Half a croissant, on a plate, with a sign in front of it saying '50c'
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Compression car

An unoccupied train car that's designed to be compressable
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Railway passenger cars are constructed to be extremely rigid. This ensures that if a train that's being pushed at 65mph hits a rigid obstruction the cars will jackknife rather than telescoping and crushing everyone inside. Unfortunately, jackknifing--though less injurious than telescoping--is still severely injurious to many passengers.

I would propose that the leading car of a pusher-train be constructed so that, other than the control cab (which should be rigid) the entire car could crush longitudinally without derailment. Such compression would preferably use a fluid energy-absorbing medium so as to provide speed-dependent resistance. If desired, this medium could be a fire-suppressant chemical so that if a train was involved in a collision severe enough to crush the energy-absorbtion car, liberal amounts of fire-suppressant would get spread around.

To be sure, a train travelling 65mph isn't going to be able to stop in the length of a single railway car. Nonetheless, any energy absorbed along that length would be energy that didn't have to be absorbed by the rest of the train and its passengers. Because the compression car would be beyond the last point of passenger occupancy, it would not matter if it extended beyond railway platforms. The only difficulty it might pose would be if the extra length would foul switches behind platforms or sidings.

supercat, Jan 27 2005


       Like a giant version of the impact attenuators often attached to the back end of highway construction equipment.
half, Jan 27 2005

       //Like a giant version of the impact attenuators often attached to the back end of highway construction equipment.//   

       Exactly. Though in this case, it would be attached to a moving vehicle rather than one that's supposed to be stationary.
supercat, Jan 28 2005

       I've been wondering just how expensive it would be to sense obstacles on the track and either throw a switch or signal the train in some other way.   

       Seems that the same kind of technology as being considered for automated borders could be used, but you would need all new tracks...   

       No, wait, I got it, idea to follow
theircompetitor, Jan 28 2005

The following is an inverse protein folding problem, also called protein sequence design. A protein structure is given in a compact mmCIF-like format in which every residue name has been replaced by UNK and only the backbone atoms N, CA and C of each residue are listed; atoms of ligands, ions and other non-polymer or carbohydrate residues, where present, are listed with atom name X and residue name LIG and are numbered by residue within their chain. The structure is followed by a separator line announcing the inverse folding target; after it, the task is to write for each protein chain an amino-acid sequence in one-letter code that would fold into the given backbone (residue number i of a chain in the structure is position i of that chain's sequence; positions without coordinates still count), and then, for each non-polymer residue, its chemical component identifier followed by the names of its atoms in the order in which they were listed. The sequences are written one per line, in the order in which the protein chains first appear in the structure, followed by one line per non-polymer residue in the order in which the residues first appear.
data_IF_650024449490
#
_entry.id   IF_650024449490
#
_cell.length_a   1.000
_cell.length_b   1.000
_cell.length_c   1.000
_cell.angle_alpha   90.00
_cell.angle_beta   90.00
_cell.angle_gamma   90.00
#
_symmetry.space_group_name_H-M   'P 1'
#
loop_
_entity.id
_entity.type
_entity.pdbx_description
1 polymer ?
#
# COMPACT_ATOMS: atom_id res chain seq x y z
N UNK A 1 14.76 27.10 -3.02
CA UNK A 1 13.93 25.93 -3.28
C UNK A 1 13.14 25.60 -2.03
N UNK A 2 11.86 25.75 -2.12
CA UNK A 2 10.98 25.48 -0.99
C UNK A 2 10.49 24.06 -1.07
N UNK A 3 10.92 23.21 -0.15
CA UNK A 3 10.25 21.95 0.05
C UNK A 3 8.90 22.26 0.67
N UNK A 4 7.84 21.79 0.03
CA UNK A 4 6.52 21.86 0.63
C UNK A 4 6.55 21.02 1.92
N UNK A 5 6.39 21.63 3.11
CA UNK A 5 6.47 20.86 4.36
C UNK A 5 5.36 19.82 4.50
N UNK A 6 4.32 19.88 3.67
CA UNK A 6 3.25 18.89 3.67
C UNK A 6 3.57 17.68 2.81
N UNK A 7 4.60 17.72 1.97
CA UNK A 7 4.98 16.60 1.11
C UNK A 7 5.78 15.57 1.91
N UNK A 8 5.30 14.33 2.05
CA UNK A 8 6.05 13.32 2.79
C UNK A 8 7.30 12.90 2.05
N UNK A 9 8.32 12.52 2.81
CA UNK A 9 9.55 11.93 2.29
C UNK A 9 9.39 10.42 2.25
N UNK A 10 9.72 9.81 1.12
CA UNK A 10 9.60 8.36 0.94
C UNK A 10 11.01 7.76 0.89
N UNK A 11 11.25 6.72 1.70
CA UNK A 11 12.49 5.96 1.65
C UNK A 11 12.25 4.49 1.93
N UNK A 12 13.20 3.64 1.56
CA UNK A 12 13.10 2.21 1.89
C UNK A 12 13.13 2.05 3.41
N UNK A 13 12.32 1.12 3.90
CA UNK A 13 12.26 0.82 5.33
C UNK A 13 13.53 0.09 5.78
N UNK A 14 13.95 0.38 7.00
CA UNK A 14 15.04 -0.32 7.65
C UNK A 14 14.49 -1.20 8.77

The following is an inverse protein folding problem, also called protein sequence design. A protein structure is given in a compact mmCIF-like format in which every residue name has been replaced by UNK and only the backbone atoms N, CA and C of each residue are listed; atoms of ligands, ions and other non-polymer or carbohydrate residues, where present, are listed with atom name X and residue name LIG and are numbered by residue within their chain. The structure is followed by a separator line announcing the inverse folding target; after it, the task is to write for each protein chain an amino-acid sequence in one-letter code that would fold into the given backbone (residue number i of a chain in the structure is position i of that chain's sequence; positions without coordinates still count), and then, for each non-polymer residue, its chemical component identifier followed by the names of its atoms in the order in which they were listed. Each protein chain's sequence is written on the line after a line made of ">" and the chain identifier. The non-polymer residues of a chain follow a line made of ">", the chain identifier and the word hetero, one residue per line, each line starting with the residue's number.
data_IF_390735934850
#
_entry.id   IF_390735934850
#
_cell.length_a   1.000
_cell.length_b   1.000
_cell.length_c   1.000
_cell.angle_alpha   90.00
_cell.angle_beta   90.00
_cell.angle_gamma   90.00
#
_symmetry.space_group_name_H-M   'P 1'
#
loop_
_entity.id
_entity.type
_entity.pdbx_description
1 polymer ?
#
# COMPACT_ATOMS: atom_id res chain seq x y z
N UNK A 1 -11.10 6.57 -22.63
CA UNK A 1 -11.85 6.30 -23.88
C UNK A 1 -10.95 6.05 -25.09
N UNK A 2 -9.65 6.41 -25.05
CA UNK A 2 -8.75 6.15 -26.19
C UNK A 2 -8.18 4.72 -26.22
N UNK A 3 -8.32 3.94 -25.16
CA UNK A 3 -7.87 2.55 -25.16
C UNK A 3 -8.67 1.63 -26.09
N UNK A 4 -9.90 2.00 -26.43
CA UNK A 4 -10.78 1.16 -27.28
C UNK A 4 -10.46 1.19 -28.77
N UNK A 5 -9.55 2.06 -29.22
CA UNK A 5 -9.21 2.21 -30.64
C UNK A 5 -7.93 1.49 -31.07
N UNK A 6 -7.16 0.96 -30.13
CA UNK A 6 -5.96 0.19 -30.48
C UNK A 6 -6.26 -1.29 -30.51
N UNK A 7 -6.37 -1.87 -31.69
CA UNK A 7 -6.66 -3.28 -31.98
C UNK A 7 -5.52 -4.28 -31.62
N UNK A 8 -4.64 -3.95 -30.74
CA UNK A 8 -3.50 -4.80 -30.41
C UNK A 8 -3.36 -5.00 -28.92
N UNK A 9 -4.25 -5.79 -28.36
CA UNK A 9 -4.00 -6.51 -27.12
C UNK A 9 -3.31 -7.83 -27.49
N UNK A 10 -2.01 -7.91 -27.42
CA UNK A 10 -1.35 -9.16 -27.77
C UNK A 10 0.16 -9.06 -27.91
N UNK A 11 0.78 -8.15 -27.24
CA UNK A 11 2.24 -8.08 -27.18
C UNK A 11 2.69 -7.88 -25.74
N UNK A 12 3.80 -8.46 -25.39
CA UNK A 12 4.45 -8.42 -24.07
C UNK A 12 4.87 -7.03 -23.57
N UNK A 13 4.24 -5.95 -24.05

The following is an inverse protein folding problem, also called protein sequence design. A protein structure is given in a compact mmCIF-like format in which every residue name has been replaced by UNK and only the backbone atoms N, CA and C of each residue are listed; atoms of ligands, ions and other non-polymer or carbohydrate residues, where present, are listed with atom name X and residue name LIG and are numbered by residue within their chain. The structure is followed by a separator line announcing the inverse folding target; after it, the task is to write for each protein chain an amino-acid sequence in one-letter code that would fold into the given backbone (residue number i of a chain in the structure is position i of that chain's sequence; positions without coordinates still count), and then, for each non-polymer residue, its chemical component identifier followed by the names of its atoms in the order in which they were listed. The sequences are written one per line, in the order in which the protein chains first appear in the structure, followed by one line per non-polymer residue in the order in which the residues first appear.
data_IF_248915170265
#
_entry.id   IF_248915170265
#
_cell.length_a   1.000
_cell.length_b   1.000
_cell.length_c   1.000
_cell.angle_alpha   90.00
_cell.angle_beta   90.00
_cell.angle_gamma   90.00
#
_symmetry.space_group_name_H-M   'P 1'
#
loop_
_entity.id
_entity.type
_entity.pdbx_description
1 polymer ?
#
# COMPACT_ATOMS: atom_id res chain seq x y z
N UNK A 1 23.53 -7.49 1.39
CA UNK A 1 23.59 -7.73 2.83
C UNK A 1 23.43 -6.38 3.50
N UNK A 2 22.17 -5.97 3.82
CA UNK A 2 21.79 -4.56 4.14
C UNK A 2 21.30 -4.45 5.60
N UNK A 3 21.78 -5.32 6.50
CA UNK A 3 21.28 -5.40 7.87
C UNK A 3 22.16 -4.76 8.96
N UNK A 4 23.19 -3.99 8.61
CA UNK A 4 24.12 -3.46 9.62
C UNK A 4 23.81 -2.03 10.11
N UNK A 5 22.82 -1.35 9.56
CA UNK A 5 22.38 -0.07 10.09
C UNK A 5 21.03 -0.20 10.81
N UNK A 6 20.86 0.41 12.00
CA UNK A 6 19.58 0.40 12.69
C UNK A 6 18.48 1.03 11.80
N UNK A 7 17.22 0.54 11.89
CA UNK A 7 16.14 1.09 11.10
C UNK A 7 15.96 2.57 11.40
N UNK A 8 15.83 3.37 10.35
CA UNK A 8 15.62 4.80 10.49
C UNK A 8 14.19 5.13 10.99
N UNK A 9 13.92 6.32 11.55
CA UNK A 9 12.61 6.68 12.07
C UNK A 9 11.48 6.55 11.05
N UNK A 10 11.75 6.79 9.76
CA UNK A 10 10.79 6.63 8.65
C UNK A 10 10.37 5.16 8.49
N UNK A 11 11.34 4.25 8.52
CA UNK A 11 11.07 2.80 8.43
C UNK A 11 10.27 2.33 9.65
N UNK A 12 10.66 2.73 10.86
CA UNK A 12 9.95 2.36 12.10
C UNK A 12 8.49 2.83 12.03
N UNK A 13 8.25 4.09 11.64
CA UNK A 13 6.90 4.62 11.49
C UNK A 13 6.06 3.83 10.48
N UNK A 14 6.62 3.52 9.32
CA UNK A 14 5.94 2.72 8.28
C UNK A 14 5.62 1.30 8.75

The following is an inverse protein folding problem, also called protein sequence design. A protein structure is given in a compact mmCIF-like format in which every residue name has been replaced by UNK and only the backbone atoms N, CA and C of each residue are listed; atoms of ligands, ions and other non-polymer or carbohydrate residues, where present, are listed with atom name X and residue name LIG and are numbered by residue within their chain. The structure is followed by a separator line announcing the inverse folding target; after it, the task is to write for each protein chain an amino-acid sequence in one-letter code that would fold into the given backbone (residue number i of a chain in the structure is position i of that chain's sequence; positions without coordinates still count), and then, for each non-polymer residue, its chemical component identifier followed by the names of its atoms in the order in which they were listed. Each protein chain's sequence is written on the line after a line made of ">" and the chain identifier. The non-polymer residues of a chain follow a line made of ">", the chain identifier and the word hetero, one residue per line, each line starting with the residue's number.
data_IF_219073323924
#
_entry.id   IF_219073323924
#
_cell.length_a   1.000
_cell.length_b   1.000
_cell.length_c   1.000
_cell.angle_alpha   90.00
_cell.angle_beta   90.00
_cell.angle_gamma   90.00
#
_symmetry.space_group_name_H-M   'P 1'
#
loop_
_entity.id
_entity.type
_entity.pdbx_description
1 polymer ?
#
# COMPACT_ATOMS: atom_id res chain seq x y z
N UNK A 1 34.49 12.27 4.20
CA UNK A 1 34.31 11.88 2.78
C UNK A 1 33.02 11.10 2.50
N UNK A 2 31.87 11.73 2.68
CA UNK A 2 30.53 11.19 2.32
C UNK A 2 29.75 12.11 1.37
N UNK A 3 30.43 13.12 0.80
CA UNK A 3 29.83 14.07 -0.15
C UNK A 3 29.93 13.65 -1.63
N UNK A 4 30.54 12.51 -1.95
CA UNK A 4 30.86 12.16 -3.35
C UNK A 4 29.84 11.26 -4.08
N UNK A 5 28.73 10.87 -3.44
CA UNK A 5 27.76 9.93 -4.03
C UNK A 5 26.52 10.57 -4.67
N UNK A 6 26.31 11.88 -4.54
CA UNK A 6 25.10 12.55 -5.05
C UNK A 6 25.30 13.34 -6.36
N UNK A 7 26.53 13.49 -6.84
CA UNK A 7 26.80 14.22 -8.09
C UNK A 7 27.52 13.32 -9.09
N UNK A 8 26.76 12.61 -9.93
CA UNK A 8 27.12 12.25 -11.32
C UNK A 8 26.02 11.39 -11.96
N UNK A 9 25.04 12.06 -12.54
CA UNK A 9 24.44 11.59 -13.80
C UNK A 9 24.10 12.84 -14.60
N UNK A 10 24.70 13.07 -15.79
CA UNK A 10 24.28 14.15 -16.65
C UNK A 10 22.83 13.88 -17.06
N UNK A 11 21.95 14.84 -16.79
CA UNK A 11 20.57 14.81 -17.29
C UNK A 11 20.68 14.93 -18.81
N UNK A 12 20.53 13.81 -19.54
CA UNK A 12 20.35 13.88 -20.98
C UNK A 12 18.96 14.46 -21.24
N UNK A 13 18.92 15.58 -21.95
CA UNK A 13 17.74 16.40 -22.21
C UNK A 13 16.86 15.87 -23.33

Okay, maybe this idea is a bit on the practical side for halfbakery, but I thought my Sales Tax Shaver should earn me the right to be a little serious.
supercat, Jan 28 2005

       //Railway passenger cars are built to be extremely rigid// Not in the UK. As built, the front of trains is designed to crush, as are the vestibule areas between cars. Another major consideration is overriding protection - stopping one car from coming straight through another. This is why the South-East is finally replacing its slam-door trains - they have a solid chassis and lightweight cabin. In a crash, one chassis rides over the one in front with total disregard for passengers in its way.
david_scothern, Jan 28 2005

       //suppose the railcars could rotate about their center, bringing the trucks closer together// So, not suitable for subway trains then?
AbsintheWithoutLeave, Jan 28 2005

       a) An unfilled car would increase fuel consumption considerably. Trains are already an extremely safe mode of transport. There is no point in making it marginally safer at a high cost.   

       b) Modern trains travel at 200mph. Any head-on collision at that kind of speed will be fatal, no matter how much damping you use.   

kinemojo, Sep 07 2005

       The car could be filled with fire retardant, which on compressing the car would be forced up through holes in the ceiling into great arcing jets over the rest of the train.   

       If these cars were cheap (ie made of milk jugs and newspaper) they might be used routinely to brake the car. This would save on brakes.
bungston, Sep 07 2005


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